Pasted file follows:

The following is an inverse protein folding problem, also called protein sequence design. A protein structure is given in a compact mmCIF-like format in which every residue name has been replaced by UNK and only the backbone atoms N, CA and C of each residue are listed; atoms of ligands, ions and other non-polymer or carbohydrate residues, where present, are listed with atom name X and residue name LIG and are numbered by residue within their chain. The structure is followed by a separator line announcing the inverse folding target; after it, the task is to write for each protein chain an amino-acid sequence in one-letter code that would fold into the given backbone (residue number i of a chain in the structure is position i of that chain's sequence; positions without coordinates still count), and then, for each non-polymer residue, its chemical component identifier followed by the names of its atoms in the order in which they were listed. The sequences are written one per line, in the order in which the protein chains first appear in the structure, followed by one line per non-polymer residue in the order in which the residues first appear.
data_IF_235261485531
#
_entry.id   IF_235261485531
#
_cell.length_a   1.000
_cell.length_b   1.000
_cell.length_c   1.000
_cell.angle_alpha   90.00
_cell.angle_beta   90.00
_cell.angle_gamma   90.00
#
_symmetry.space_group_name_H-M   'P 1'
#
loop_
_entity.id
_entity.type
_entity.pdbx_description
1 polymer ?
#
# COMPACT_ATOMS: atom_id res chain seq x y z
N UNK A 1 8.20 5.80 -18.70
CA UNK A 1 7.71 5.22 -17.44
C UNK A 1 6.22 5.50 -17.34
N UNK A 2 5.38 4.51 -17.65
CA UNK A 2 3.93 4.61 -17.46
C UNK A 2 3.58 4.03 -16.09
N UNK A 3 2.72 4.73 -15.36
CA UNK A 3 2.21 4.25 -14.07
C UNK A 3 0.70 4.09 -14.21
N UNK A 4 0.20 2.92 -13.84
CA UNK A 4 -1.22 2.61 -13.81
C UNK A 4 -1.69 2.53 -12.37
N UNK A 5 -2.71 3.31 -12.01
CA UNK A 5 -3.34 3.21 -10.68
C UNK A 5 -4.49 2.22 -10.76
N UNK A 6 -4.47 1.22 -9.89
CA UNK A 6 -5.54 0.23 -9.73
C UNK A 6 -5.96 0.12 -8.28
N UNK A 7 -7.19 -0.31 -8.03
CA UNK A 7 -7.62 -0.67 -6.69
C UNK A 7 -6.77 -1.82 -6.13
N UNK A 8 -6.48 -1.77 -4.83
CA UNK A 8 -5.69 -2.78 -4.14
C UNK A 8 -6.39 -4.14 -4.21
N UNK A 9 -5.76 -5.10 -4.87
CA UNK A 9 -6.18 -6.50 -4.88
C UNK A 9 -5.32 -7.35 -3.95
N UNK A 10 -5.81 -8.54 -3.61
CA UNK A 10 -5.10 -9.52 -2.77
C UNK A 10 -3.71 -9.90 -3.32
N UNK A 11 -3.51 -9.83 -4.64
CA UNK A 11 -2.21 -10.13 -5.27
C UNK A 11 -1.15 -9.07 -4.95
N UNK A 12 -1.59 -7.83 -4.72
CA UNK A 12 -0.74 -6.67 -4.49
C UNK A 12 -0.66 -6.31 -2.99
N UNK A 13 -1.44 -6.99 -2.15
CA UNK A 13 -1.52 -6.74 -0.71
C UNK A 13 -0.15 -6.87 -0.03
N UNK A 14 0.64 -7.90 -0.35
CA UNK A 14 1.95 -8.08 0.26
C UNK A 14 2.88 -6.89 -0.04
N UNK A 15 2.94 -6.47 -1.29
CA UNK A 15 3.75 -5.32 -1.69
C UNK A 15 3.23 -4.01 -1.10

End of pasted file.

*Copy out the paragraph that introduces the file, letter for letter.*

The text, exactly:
The following is an inverse protein folding problem, also called protein sequence design. A protein structure is given in a compact mmCIF-like format in which every residue name has been replaced by UNK and only the backbone atoms N, CA and C of each residue are listed; atoms of ligands, ions and other non-polymer or carbohydrate residues, where present, are listed with atom name X and residue name LIG and are numbered by residue within their chain. The structure is followed by a separator line announcing the inverse folding target; after it, the task is to write for each protein chain an amino-acid sequence in one-letter code that would fold into the given backbone (residue number i of a chain in the structure is position i of that chain's sequence; positions without coordinates still count), and then, for each non-polymer residue, its chemical component identifier followed by the names of its atoms in the order in which they were listed. The sequences are written one per line, in the order in which the protein chains first appear in the structure, followed by one line per non-polymer residue in the order in which the residues first appear.